The Devil and the Deputy

Father Arturo Sosa is at it again: You may recall a few years ago, when the Jesuit Superior – they sure can pick ‘em – claimed that the words of Christ in the Gospel were, well, not really the words of Christ. Or at least we don’t know if they were His words, for they didn’t have ‘tape recorders’ back then. So much for divine inspiration and God as the primary author of Scripture.

Well, now Father has claimed the Devil, Satan, Lucifer or whatever name one might give him, is only a ‘symbolic presence’, and not a person. This goes quite directly against the aforementioned Scripture – Christ certainly though the Tempter was a person, and He – Christ – ought to know, seeing him fall like lightning from heaven. The superior’s statement also goes against Tradition, within which any number of sources – from the earliest Fathers to the current Catechism and, dare I write, our own Jesuit Pope – teach that the Devil is a fallen angel, a personal presence, once good, but now irrevocably evil.

My own dear Dad once said to me as a young lad that the primary task of a priest when speaking or preaching was to avoid heresy. I suppose looking back, this was analogous to his own principle as a physician to first do no harm. Exorcists across the world are already claiming direct empirical evidence that Satan is alive and well; well, not really ‘well’, but you get the idea. Father Sosa ought to get orthodox real quick, or resign forthwith, and take some time for prayer and reflection on such things, say, as the nature of evil, and of good.

And while on the devil, of the noonday variety that led King David astray, a former sheriff’s deputy, Manuel Torres, had invoked ‘Graham’s Rule’, refusing to train a female police officer, since it would have required him to be alone with a woman, not his wife, for an extended time, in which they would interact with some significant degree of propinquity, as this would violate his Scriptural beliefs. The ‘rule’ derives from pastor Billy Graham, who, in his extensive travels, would never eat, or even be in a room, alone with a woman. Torres claims he was ultimately fired over this refusal, and the case is not before the courts.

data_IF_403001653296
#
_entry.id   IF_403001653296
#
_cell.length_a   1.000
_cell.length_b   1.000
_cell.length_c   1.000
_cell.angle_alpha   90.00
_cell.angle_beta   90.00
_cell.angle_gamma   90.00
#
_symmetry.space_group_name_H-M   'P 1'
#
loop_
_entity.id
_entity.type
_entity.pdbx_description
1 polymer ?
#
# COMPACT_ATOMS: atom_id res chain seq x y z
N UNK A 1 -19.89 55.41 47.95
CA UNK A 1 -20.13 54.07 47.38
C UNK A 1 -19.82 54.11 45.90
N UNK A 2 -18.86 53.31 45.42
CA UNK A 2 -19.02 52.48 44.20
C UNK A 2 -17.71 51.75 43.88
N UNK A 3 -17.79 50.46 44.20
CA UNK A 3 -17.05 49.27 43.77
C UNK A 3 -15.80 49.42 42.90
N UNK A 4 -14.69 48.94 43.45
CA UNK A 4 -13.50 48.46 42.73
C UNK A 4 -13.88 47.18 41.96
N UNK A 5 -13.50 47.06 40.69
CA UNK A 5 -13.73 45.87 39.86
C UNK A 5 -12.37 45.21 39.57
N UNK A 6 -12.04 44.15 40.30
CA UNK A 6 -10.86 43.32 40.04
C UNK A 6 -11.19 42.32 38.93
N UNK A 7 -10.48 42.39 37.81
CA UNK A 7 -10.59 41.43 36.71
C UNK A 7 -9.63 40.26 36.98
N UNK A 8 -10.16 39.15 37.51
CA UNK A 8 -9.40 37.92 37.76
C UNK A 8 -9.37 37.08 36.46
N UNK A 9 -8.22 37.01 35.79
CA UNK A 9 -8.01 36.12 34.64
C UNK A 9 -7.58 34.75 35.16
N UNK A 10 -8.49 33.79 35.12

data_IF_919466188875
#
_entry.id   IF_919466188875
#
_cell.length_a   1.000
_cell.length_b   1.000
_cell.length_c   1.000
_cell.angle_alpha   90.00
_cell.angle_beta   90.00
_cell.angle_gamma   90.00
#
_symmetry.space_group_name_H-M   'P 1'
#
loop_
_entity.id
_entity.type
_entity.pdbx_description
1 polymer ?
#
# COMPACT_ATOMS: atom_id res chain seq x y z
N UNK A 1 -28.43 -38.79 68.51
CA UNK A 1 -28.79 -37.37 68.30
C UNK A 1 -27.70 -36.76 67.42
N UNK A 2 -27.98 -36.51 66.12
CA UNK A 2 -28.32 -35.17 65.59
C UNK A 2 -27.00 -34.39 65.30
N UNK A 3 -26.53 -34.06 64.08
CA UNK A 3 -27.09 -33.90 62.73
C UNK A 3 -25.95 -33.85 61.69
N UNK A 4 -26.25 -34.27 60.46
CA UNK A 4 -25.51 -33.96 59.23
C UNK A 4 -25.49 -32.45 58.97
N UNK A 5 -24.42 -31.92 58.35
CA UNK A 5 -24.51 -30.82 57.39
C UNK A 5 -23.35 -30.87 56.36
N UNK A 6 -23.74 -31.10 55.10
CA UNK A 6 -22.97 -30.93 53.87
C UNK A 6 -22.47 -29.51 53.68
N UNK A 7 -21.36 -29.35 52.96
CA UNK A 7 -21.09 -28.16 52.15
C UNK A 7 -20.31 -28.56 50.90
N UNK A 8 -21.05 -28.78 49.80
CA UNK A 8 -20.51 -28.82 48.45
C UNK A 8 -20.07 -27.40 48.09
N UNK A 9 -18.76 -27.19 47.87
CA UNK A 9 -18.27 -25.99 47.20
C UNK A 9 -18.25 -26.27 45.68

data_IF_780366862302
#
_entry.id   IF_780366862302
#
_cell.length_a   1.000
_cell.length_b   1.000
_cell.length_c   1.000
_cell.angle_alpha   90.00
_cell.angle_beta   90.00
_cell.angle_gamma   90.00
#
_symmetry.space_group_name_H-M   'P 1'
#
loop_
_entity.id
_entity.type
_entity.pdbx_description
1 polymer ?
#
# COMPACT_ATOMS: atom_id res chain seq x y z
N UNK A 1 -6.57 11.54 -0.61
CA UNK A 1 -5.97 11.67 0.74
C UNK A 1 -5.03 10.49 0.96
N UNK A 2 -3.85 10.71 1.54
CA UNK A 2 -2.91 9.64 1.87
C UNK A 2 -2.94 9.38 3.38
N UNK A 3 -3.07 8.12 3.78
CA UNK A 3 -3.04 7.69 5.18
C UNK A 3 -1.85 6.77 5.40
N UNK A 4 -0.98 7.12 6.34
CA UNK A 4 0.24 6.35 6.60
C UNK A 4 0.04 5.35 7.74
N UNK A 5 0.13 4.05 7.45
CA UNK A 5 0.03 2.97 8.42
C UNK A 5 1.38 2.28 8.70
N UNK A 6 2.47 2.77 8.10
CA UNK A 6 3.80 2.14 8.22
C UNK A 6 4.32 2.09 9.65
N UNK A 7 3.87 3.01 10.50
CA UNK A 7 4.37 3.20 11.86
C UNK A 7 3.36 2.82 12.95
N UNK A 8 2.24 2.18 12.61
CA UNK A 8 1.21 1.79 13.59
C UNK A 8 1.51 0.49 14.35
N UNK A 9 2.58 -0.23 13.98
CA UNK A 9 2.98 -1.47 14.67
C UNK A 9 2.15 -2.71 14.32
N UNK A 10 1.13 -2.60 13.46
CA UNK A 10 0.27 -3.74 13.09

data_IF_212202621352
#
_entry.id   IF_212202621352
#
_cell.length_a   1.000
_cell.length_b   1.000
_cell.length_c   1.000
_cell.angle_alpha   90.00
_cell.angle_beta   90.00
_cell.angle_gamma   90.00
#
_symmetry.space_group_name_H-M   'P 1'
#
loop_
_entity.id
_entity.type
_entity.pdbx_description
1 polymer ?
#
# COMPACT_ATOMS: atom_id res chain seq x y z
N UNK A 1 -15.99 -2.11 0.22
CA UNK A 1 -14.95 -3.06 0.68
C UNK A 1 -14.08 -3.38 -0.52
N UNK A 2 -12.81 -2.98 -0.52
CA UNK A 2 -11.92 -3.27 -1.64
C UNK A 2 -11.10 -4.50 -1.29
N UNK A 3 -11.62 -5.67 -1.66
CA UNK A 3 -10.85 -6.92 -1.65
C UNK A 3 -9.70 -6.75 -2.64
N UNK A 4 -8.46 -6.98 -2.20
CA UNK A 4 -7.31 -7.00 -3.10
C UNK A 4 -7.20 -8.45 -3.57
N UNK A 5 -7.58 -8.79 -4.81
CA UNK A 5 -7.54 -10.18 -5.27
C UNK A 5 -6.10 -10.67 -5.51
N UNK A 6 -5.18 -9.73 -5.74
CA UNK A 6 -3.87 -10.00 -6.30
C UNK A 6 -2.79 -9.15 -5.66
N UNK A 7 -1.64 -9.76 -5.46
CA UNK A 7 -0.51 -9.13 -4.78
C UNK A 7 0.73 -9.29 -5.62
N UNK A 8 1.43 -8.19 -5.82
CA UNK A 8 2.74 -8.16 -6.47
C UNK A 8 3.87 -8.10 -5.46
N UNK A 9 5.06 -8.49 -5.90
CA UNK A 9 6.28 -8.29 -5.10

I’m not sure about Scripture – after all, Christ was alone with the woman at the well, but, then, He was God and immune to such temptation. Right reason, however, tells me to urge the officer to stand his ground. Not just due to the fact that he himself – or she – may be tempted by impure thoughts, or even naughty actions (there is a whole lot of boredom and ‘filled time’ in police work). But in this era of #MeToo, imprudent is the man who would leave himself alone with a woman, who may charge him with whatever she fancies, for whatever motive, and the world will believe, glassy eyed and condemnatory, sans trial and sans evidence. Who would dare take the ‘man’s’ side in this climate? Gender fluidity ends here, and a man’s certainly a man when sexual assault – which now includes unwanted advances, rubs, pats, or even glances – is on the line.

Anyway, I’m all for segregated workplaces, and am in good company with Pope Leo XIII, who, in accord with the Church’s consistent teaching and custom, denounced a ‘mixing of the sexes’ in any employment.

And, a final note: Prescinding from these more universal principles, in this current context, why are women vying to be front-line police officers, or Marines, or combat pilots? In what inverted society do the women lay down their lives for the men?